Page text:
Teaching school has always required emotional dexterity, intellectual rigor, impeccable planning skills, and physical stamina. With budgets shrinking and class size growing, today’s teachers have to be more ingenious and energetic than ever as they work to ensure that all of their students get the attention and tools they need to learn. As kids around the country break out new notebooks this back-to-school season, here are four true stories illustrating the challenges and rewards of being at the front of the classroom.
"Losing My Faculties: A Teacher's Story" by Brendan Halpin
Like so many teachers, Brendan Halpin's lofty goal is to “transform education.” But as soon as he steps into a high school classroom in the Boston Public School system, Halpin realizes that it takes more than ideals to have an effect on the teenage ruckus that roils around him. “I can’t believe how much I suck at this job,” he marvels, thinking of quitting. Halpin toils away at lesson plans, struggles with bureaucratic frustrations and gets smacked with a basketball during class for his troubles. Over the course of ten years in the classroom, Halpin learns a lot about the mechanics of teaching, gets through to some kids, and grows up quite a bit himself. But this is real life; no music swells as he walks off triumphant, having taught a group of rough underachievers A Most Valuable Lesson. Halpin, like many teachers, just keeps working really, really hard -- his optimism battered, but his sense of humor intact.
John Corcoran taught bookkeeping, social studies and physical education; he planned lessons, graded his students, and took them through their textbooks. Incredibly, he did it all while barely being literate himself. Corcoran puts his own painful educational experiences -- including corporal punishment and shaming in front of his peers because of his learning disabilities -- on full display here. Against all odds, Corcoran ends up in front of a classroom, teaching students who have some of the same difficulties he faced as a boy. Reading about the methods he used to hide his illiteracy reveals the effort and craft it takes to move through the world without reading or writing. When Corcoran finally finds teachers who encourage, support and challenge him in his journey toward literacy, it’s a relief, but also a call to action. It took Corcoran more than forty years to learn to read, and the fact that he managed as a teacher for as long as he did underscores the tragic fact that many adult Americans must navigate their way through the shame, fear, confusion and frustration of illiteracy every day.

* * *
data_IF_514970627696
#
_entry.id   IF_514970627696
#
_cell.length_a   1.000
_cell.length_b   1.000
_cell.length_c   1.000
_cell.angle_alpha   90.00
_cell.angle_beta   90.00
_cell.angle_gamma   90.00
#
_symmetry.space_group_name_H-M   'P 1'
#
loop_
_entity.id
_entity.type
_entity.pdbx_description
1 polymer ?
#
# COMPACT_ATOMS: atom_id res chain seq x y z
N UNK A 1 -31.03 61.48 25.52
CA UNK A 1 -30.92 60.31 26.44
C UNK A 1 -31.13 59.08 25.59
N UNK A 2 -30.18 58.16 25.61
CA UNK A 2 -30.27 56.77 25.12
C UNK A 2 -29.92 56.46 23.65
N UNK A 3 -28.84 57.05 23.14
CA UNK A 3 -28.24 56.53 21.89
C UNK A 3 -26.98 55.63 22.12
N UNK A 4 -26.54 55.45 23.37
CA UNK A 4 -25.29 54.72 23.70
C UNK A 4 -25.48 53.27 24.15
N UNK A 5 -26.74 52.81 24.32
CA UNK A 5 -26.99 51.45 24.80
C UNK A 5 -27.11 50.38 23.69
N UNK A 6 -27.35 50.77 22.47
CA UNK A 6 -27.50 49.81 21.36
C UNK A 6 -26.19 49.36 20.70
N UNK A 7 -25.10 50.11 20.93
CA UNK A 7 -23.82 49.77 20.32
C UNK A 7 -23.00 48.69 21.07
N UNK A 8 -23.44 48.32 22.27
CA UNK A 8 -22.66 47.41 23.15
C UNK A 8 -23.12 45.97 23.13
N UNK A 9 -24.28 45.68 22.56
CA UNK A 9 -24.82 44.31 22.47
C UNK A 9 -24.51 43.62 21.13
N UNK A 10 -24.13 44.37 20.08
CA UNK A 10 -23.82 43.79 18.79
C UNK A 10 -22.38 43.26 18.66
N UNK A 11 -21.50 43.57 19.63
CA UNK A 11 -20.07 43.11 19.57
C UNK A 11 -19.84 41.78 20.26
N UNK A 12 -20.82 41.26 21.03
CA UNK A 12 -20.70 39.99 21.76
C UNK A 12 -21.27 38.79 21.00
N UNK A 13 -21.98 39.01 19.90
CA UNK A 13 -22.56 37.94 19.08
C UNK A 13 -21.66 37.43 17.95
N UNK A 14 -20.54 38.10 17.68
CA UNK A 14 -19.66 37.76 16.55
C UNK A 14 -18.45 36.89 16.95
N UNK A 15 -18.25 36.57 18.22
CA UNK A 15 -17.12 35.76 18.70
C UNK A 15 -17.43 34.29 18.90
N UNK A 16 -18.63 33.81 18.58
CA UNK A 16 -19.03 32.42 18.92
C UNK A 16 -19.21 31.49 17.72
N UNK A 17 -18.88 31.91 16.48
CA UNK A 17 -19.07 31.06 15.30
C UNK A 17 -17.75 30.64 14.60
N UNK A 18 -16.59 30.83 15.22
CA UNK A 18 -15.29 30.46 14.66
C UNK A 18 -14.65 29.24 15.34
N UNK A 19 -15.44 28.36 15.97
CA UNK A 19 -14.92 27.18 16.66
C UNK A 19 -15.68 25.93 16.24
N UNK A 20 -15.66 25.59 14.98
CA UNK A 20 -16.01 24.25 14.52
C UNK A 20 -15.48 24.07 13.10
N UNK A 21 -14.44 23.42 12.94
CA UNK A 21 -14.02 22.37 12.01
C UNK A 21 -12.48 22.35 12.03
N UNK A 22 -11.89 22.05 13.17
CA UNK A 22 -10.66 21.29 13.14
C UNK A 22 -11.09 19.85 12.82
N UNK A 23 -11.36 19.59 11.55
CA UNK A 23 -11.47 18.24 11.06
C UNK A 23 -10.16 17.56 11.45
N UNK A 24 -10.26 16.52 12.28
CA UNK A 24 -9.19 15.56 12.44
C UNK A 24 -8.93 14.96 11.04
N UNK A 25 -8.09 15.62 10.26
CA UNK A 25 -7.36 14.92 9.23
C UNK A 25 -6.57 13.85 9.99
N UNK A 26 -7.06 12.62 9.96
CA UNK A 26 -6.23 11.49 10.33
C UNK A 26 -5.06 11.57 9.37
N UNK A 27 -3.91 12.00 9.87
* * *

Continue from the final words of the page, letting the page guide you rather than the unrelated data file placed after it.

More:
"Finding Mrs. Warnecke: The Difference Teachers Make" by Cindi Rigsbee
Today Cindi Rigsbee is nationally recognized for her excellence as a teacher, with more than two decades of experience in elementary classrooms. But in 1965 she was a sad-eyed six-year-old, trying her hardest to figure out why her first grade teacher didn't seem to like her, no matter how much she tried. When the class is split in two due to overcrowding, Rigisbee lands in the disfavored group and is relegated to a basement classroom. The basement is damp, with beady-eyed rats lurking in closets and caterpillars crawling up the walls. The already shy girl is almost frightened away from her love of learning, but a new teacher, Mrs. Warnecke, shows real kindness to the children in her class. Finally feeling welcome at school, Rigsbee begins to flourish in Mrs. Warnecke’s room, discovering a lifelong love of poetry. The connection between teacher and student is a lasting one for Rigsbee. The genuine affection shown to her by Mrs. Warnecke resonates through her life and influences her own choice to become a teacher, demonstrating the deep emotional impact that teachers can have on their students.
"A Smile as Big As the Moon: A Special Education Teacher, His Class, and Their Inspiring Journey Through U.S. Space Camp" by Mike Kersjes with Joe Layden
Mike Kersjes's class of twenty special education students includes children with a wide range of emotional, physical and learning disabilities. Frustrated with a school system that constantly underestimates his students, facing burnout after a decade of teaching special ed, Kersjes is on the lookout for a refreshing challenge. Inspiration comes in the form of Space Camp -- a NASA-sponsored program that usually caters to gifted and talented students. Facing an uphill battle, Kersjes decides that he wants to get his special ed kids to Space Camp, despite an overall lack of support from administrators, colleagues, and parents, and even some active disdain for the idea. His efforts, along with his students’ successes along the way, are only more satisfying because of the work Kerjes and Layden do outlining this group’s specific challenges. In the end, a genuinely unforgettable and uplifting tale emerges.